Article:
As word spread about the walls of Jerusalem being repaired, people were angered and started to plot against them. Nehemiah prayed for protection, but the threats continued. Those rebuilding the walls became fearful, weary, and overwhelmed. There was still so much work to be done in order to get the wall finished, and the pressure was starting to become too much. The discouragement was beginning to take hold.
Nehemiah continued to pray, his faith never wavered and came up with a plan. He instructed the builders to spread out, so every section of the wall would be unsusceptible to an attack. He had the builders work with one hand and use the other to bear a weapon.
The work on the wall continued, as did the opposition from others.
They were all trying to frighten us, thinking, “Their hands will get too weak for the work, and it will not be completed.” But I prayed, “Now strengthen my hands.”
Again, Nehemiah turned toward God. Again, Nehemiah encouraged the builders to continue.
The wall was completed in 52 days.
Jeremiah started his ministry fairly early in his life. He was devoted to the Lord and eager to spread His word. Jeremiah’s ministry took place in a very wicked time; a period when people did not want to accept God. God instructed Jeremiah to preach and caution others about their evil-doing; warning them of their demise if they continued to turn away from God. Jeremiah experienced much torment and suffering throughout his service. He was ridiculed, and the jeering became worse as God chose to forgive instead of condemning. Because of this, Jeremiah felt as though God had betrayed him.
You are always righteous, Lord, when I bring a case before you. Yet I would speak with you about your justice: Why does the way of the wicked prosper? Why do all the faithless live at ease? You have planted them, and they have taken root; they grow and bear fruit. You are always on their lips but far from their hearts. Yet you know me, Lord; you see me and test my thoughts about you. Drag them off like sheep to be butchered! Set them apart for the day of slaughter! How long will the land lie parched and the grass in every field be withered? Because those who live in it are wicked, the animals and birds have perished. Moreover, the people are saying, “He will not see what happens to us.”
Jeremiah began to feel discouraged. He did everything God asked of him, yet it seemed as though he couldn’t catch a break.
We see more of his pleas to God in Jeremiah 15: 15-18:
Lord, you understand; remember me and care for me. Avenge me on my persecutors. You are long-suffering—do not take me away; think of how I suffer reproach for your sake. When your words came, I ate them; they were my joy and my heart’s delight, for I bear your name, Lord God Almighty. I never sat in the company of revelers, never made merry with them; I sat alone because your hand was on me and you had filled me with indignation. Why is my pain unending and my wound grievous and incurable? You are to me like a deceptive brook, like a spring that fails.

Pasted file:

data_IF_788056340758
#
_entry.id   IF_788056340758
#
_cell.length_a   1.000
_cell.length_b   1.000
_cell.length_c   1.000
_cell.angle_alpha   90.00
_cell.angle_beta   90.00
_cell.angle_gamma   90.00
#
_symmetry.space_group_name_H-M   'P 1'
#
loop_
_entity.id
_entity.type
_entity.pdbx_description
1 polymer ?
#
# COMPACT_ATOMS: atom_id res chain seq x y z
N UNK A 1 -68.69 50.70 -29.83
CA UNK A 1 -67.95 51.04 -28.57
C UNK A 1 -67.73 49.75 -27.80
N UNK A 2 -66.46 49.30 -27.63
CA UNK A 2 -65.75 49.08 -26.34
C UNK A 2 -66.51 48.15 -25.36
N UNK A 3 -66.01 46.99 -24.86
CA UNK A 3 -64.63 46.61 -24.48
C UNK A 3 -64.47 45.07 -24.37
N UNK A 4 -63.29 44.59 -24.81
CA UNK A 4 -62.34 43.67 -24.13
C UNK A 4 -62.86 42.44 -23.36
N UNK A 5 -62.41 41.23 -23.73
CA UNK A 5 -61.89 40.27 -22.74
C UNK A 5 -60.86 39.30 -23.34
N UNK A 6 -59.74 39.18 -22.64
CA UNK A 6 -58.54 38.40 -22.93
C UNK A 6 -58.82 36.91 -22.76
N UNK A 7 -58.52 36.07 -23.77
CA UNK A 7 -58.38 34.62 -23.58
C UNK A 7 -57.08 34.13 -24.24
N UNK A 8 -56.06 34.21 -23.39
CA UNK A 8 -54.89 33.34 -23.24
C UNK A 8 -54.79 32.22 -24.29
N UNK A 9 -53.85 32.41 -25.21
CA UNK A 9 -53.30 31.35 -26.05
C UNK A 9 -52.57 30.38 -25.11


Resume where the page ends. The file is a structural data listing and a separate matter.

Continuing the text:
The distress and aggravation Jeremiah feels is overwhelming in Jeremiah 18:19- 23:
Listen to me, Lord; hear what my accusers are saying! Should good be repaid with evil?
Yet they have dug a pit for me. Remember that I stood before you and spoke in their behalf to turn your wrath away from them. So give their children over to famine; hand them over to the power of the sword. Let their wives be made childless and widows; let their men be put to death, their young men slain by the sword in battle. Let a cry be heard from their houses when you suddenly bring invaders against them, for they have dug a pit to capture me and have hidden snares for my feet. But you, Lord, know all their plots to kill me. Do not forgive their crimes or blot out their sins from your sight. Let them be overthrown before you; deal with them in the time of your anger.
Perhaps the most effective display of discouragement is seen in Jeremiah 20:7-18:
You deceived me, Lord, and I was deceived; you overpowered me and prevailed. I am ridiculed all day long; everyone mocks me. Whenever I speak, I cry out proclaiming violence and destruction. So the word of the Lord has brought me insult and reproach all day long. But if I say, “I will not mention his word or speak anymore in his name,” his word is in my heart like a fire, a fire shut up in my bones. I am weary of holding it in; indeed, I cannot. I hear many whispering, “Terror on every side! Denounce him! Let’s denounce him!” All my friends are waiting for me to slip, saying, “Perhaps he will be deceived; then we will prevail over him and take our revenge on him.” But the Lord is with me like a mighty warrior; so my persecutors will stumble and not prevail. They will fail and be thoroughly disgraced; their dishonor will never be forgotten.Lord Almighty, you who examine the righteous and probe the heart and mind, let me see your vengeance on them, for to you I have committed my cause. Sing to the Lord! Give praise to the Lord! He rescues the life of the needy from the hands of the wicked. Cursed be the day I was born! May the day my mother bore me not be blessed! Cursed be the man who brought my father the news, who made him very glad, saying, “A child is born to you—a son!” May that man be like the towns the Lord overthrew without pity. May he hear wailing in the morning, a battle cry at noon. For he did not kill me in the womb, with my mother as my grave, her womb enlarged forever. Why did I ever come out of the womb to see trouble and sorrow and to end my days in shame?